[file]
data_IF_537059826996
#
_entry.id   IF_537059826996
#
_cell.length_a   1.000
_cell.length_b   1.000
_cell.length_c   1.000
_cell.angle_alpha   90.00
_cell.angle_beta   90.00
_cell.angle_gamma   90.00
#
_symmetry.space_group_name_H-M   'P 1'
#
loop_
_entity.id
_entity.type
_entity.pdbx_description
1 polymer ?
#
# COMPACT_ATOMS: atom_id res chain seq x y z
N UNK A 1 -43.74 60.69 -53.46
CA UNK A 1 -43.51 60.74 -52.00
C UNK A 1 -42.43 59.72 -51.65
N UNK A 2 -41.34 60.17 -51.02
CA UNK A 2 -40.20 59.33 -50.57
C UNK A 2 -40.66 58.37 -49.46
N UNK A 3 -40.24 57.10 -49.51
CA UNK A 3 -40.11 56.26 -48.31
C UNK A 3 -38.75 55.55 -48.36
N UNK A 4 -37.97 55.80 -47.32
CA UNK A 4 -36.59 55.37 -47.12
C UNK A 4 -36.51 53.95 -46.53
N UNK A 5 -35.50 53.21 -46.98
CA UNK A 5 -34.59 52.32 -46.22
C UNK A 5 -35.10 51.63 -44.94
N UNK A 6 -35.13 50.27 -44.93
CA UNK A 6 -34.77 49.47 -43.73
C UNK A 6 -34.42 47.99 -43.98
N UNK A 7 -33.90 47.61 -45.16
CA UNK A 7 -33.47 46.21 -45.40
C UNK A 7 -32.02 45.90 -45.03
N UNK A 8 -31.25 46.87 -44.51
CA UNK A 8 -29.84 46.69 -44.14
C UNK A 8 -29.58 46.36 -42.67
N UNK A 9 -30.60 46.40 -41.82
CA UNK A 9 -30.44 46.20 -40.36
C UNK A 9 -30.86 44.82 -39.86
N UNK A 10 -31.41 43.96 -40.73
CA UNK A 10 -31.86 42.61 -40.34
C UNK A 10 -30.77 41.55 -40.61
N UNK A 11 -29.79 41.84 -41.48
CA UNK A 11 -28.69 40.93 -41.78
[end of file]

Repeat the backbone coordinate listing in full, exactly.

data_IF_537059826996
#
_entry.id   IF_537059826996
#
_cell.length_a   1.000
_cell.length_b   1.000
_cell.length_c   1.000
_cell.angle_alpha   90.00
_cell.angle_beta   90.00
_cell.angle_gamma   90.00
#
_symmetry.space_group_name_H-M   'P 1'
#
loop_
_entity.id
_entity.type
_entity.pdbx_description
1 polymer ?
#
# COMPACT_ATOMS: atom_id res chain seq x y z
N UNK A 1 -43.74 60.69 -53.46
CA UNK A 1 -43.51 60.74 -52.00
C UNK A 1 -42.43 59.72 -51.65
N UNK A 2 -41.34 60.17 -51.02
CA UNK A 2 -40.20 59.33 -50.57
C UNK A 2 -40.66 58.37 -49.46
N UNK A 3 -40.24 57.10 -49.51
CA UNK A 3 -40.11 56.26 -48.31
C UNK A 3 -38.75 55.55 -48.36
N UNK A 4 -37.97 55.80 -47.32
CA UNK A 4 -36.59 55.37 -47.12
C UNK A 4 -36.51 53.95 -46.53
N UNK A 5 -35.50 53.21 -46.98
CA UNK A 5 -34.59 52.32 -46.22
C UNK A 5 -35.10 51.63 -44.94
N UNK A 6 -35.13 50.27 -44.93
CA UNK A 6 -34.77 49.47 -43.73
C UNK A 6 -34.42 47.99 -43.98
N UNK A 7 -33.90 47.61 -45.16
CA UNK A 7 -33.47 46.21 -45.40
C UNK A 7 -32.02 45.90 -45.03
N UNK A 8 -31.25 46.87 -44.51
CA UNK A 8 -29.84 46.69 -44.14
C UNK A 8 -29.58 46.36 -42.67
N UNK A 9 -30.60 46.40 -41.82
CA UNK A 9 -30.44 46.20 -40.36
C UNK A 9 -30.86 44.82 -39.86
N UNK A 10 -31.41 43.96 -40.73
CA UNK A 10 -31.86 42.61 -40.34
C UNK A 10 -30.77 41.55 -40.61
N UNK A 11 -29.79 41.84 -41.48
CA UNK A 11 -28.69 40.93 -41.78